Justiceline: November 30, 2011

Welcome to Justiceline, ThinkProgress Justice’s morning round-up of the latest legal news and developments. Remember to follow us on Twitter at @TPJustice.

  • A group of right-wing Christian groups are staging a “live nativity scene” in front of the Supreme Court, complete with animals. The display is an act of protest against what they perceive as increasing “hostility toward public expressions of faith especially during the Christmas Season.”
  • GOP contender Gov. Rick Perry is desperately trying to counter the perception that he’s merciful to immigrants by embracing the endorsement of Arizona sheriff Joe Arpaio, who is notorious for his degrading and often illegal treatment of detained undocumented immigrants.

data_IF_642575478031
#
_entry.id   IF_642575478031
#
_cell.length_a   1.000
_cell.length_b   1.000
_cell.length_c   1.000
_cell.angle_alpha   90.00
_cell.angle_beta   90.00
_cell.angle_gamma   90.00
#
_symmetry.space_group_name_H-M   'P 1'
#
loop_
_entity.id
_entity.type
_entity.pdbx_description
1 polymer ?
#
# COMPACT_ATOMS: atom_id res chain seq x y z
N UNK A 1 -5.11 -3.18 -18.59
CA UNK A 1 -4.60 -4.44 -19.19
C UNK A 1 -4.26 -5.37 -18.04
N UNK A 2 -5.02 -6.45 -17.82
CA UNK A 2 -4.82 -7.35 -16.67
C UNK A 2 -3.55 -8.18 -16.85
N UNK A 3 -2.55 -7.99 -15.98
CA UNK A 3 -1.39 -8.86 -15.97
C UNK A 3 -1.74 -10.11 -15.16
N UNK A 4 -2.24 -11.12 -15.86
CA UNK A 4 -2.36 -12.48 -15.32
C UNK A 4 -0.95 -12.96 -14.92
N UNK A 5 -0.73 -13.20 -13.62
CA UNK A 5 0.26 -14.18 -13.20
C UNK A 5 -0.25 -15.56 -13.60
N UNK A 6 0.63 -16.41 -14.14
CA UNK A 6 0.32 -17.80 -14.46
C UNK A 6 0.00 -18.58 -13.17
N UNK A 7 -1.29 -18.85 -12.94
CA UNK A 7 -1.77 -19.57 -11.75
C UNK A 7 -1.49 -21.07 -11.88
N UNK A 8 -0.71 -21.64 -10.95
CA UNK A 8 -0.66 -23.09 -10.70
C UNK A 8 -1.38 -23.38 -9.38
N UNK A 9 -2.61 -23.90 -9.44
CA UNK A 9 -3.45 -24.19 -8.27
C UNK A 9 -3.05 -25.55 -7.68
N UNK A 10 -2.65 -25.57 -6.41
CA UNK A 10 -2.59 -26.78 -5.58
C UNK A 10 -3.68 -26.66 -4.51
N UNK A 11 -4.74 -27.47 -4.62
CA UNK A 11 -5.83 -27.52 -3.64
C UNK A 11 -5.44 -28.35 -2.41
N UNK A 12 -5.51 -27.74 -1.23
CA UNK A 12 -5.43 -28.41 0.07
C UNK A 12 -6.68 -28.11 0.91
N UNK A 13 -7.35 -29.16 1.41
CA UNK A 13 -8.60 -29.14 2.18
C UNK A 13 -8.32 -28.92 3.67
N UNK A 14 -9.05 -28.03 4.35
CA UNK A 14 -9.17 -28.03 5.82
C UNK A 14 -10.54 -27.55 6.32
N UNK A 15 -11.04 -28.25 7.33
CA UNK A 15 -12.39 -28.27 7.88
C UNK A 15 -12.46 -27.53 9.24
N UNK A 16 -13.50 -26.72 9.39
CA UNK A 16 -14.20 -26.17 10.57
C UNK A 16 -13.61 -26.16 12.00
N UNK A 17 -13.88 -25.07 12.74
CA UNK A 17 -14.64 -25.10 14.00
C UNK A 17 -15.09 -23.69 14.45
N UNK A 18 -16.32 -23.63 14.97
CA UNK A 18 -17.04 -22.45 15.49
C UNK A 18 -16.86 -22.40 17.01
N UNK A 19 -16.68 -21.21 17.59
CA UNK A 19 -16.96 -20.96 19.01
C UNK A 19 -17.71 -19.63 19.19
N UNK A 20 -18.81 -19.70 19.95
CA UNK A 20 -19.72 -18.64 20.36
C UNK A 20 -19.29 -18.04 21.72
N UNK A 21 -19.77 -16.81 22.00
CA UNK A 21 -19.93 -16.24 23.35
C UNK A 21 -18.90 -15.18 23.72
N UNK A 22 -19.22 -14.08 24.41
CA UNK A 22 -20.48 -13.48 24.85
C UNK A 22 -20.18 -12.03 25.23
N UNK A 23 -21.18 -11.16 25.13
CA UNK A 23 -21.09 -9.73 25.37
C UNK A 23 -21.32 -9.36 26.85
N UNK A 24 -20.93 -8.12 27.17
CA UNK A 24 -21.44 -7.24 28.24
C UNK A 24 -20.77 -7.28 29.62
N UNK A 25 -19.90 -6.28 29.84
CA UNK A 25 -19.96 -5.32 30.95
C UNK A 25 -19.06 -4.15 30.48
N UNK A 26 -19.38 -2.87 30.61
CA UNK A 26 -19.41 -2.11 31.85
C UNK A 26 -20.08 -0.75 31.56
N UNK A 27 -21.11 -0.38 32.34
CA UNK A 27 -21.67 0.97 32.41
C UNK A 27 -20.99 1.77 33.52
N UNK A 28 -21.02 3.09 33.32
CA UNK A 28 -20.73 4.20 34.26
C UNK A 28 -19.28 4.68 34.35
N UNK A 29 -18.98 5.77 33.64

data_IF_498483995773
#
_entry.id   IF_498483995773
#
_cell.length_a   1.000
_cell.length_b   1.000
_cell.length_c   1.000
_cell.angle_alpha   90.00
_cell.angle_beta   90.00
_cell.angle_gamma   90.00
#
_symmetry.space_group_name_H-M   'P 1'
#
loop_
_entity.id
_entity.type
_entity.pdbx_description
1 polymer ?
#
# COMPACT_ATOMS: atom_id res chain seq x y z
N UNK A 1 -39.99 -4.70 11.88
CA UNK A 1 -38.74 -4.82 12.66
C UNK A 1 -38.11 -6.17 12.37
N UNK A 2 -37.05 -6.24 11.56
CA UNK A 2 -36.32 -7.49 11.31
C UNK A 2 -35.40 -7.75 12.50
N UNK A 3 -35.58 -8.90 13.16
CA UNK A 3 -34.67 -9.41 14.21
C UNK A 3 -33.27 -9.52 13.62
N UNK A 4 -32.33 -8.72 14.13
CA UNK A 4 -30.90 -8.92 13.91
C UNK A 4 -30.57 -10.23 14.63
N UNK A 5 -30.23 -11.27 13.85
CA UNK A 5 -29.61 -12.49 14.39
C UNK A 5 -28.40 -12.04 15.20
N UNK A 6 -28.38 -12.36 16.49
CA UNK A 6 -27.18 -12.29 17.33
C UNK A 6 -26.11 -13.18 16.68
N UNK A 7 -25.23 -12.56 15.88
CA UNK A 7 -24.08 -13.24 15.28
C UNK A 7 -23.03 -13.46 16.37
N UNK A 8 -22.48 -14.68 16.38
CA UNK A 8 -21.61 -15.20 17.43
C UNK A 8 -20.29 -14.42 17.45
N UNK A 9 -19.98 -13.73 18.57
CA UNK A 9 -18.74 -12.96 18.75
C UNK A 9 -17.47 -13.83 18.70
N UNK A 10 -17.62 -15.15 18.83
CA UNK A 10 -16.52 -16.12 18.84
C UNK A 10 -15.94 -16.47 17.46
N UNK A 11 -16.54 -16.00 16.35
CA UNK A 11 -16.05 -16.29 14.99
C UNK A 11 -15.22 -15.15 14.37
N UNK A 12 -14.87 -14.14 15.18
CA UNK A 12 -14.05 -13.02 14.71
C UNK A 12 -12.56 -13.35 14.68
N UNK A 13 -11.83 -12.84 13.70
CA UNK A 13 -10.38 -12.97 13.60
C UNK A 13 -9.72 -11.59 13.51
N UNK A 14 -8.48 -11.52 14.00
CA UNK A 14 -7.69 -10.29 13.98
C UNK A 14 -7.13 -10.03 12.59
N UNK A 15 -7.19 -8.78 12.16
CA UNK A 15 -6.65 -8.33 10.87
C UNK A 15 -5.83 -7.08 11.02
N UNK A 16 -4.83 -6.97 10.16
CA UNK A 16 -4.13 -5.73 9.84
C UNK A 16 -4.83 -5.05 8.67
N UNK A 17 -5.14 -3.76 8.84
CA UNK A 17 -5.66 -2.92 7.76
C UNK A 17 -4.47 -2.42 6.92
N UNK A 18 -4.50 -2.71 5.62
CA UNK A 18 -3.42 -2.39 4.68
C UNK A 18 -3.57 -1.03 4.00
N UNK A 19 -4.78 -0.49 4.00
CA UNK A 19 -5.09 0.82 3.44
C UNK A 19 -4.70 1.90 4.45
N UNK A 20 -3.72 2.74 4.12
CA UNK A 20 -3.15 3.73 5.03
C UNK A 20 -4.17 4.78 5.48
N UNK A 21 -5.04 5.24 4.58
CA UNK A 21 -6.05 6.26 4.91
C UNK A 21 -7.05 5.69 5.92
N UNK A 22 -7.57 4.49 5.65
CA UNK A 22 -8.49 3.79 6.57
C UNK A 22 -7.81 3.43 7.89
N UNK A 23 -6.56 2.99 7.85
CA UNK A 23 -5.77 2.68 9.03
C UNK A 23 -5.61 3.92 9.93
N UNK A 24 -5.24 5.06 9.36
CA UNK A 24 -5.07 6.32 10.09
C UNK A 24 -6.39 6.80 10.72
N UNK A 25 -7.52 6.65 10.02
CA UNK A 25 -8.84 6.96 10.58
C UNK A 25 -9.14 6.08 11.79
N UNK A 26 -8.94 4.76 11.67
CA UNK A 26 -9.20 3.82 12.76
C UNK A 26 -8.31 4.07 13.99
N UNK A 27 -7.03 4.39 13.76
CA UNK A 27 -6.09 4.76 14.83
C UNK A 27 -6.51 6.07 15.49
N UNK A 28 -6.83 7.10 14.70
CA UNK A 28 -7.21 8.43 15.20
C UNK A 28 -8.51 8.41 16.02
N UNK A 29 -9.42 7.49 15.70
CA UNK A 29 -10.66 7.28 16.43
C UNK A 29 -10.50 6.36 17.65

• Did the Supreme Court send a grandmother back to prison just to teach the Ninth Circuit a lesson? Emily Bazelon reports that in their largely unnoticed but “most vindictive [decision] of the term,” the justices sent a women back to prison for a crime she probably did not commit — apparently to keep the lower court in line.
  • Despite persistent under-reporting, hate crimes in Mississippi are on the rise. More than two-thirds of Mississippi’s counties failed to file a report with the Justice Department, and activists say the actual numbers may be twice as high as what’s reported.
  • Thirty years after he attempted to assassinate then President Ronald Reagan, John Hinckley Jr. is seeking release from the mental hospital where he’s been since 1982. A jury found Hinckley not guilty by reason of insanity.
  • Yesterday the Senate struck down an amendment that would’ve eased the country’s tough policy on detainees. The amendment to the Defense Department spending bill would have removed a section that authorizes the president to use “all necessary and appropriate force” to detain people suspected of terrorism, which many say is a threat to constitutional liberties.